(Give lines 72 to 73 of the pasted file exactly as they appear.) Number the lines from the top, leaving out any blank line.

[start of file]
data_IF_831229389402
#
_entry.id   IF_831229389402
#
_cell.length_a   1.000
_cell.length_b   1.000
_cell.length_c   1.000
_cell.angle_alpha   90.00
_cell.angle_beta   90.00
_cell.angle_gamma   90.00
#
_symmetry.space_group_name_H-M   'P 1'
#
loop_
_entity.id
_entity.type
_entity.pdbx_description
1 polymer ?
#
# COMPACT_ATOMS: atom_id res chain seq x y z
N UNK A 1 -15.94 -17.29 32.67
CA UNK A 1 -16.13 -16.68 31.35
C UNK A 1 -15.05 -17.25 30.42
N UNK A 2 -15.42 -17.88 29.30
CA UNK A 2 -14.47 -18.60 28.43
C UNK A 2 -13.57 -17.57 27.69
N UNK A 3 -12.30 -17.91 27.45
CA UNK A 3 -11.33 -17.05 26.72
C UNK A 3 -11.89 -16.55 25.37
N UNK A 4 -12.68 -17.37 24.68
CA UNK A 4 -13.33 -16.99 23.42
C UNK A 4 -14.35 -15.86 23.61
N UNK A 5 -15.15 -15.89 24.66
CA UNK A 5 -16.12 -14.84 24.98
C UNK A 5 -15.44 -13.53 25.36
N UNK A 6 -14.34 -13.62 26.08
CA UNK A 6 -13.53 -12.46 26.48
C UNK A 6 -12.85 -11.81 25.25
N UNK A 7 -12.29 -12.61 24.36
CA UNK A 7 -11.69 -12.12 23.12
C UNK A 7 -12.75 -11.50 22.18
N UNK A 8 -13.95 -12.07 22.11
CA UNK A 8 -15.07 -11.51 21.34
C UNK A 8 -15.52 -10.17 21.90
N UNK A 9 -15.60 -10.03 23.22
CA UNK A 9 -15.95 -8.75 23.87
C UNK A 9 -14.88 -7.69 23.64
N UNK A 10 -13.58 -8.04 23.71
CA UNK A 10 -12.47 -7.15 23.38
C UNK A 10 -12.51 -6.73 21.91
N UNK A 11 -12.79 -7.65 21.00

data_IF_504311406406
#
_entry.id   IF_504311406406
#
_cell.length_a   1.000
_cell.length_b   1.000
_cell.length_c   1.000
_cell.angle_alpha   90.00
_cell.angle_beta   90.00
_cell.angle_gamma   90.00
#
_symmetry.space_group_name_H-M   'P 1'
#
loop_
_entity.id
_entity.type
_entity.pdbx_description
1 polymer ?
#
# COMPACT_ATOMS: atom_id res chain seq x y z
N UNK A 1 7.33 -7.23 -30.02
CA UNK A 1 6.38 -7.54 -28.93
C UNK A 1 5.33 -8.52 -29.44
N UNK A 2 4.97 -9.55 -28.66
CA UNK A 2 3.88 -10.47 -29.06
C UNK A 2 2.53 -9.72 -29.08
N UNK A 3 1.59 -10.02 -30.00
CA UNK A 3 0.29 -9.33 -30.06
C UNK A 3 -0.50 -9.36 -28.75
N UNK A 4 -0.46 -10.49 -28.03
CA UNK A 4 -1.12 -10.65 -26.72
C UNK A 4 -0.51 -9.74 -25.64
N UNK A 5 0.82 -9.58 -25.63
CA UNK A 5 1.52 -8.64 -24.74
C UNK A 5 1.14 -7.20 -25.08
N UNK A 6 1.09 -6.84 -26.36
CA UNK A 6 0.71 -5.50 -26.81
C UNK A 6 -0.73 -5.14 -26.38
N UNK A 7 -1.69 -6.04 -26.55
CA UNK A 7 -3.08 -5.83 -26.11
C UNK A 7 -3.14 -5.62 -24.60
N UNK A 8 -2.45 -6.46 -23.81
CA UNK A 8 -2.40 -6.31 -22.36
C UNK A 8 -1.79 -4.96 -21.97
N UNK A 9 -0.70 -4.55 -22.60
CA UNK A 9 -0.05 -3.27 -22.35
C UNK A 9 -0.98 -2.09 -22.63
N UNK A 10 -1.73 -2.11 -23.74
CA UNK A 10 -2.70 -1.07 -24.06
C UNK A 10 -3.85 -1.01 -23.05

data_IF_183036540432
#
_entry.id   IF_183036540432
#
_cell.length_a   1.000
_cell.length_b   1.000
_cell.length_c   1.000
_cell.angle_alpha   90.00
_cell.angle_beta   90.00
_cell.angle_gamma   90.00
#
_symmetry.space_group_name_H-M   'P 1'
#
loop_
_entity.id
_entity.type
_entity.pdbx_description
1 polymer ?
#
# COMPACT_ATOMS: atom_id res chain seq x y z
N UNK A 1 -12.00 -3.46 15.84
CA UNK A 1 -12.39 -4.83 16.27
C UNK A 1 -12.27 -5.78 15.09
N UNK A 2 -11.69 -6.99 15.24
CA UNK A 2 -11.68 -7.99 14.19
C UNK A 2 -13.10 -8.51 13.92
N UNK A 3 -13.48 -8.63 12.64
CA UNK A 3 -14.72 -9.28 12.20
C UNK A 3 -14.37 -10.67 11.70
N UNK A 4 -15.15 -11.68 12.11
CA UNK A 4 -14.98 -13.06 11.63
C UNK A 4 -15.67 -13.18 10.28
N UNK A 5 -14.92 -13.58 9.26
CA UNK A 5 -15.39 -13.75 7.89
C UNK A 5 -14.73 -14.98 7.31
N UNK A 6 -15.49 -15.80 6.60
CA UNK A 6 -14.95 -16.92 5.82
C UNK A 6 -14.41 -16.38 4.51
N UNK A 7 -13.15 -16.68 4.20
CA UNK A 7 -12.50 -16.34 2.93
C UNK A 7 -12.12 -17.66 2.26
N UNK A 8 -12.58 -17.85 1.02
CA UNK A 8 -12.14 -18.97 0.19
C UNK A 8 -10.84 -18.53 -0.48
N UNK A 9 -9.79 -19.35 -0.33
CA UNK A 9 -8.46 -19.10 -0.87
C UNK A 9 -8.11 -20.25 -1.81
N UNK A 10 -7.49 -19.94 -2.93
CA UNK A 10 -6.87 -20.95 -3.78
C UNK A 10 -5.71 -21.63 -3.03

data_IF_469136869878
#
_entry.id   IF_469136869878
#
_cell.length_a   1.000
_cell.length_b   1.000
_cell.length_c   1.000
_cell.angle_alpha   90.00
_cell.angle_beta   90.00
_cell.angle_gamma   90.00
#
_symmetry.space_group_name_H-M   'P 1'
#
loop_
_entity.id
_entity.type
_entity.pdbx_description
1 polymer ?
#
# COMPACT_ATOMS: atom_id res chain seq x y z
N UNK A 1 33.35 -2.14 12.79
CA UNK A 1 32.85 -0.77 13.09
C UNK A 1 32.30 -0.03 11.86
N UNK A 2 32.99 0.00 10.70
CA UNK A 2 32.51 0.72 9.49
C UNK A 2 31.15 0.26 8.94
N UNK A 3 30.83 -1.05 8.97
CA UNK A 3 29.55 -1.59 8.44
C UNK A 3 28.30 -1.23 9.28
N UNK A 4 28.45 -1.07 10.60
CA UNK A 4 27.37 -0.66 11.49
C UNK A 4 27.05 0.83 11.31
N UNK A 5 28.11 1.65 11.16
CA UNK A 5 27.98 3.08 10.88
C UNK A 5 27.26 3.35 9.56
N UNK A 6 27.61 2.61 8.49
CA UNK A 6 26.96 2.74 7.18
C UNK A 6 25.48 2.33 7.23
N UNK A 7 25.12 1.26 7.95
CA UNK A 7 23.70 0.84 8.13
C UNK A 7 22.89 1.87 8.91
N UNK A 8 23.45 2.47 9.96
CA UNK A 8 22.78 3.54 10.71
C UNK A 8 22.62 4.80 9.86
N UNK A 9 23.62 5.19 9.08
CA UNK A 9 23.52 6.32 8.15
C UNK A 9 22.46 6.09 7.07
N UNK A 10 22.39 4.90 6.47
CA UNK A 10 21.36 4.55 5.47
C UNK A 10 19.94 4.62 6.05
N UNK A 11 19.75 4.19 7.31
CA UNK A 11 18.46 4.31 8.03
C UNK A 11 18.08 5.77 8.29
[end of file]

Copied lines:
N UNK A 1 7.33 -7.23 -30.02
CA UNK A 1 6.38 -7.54 -28.93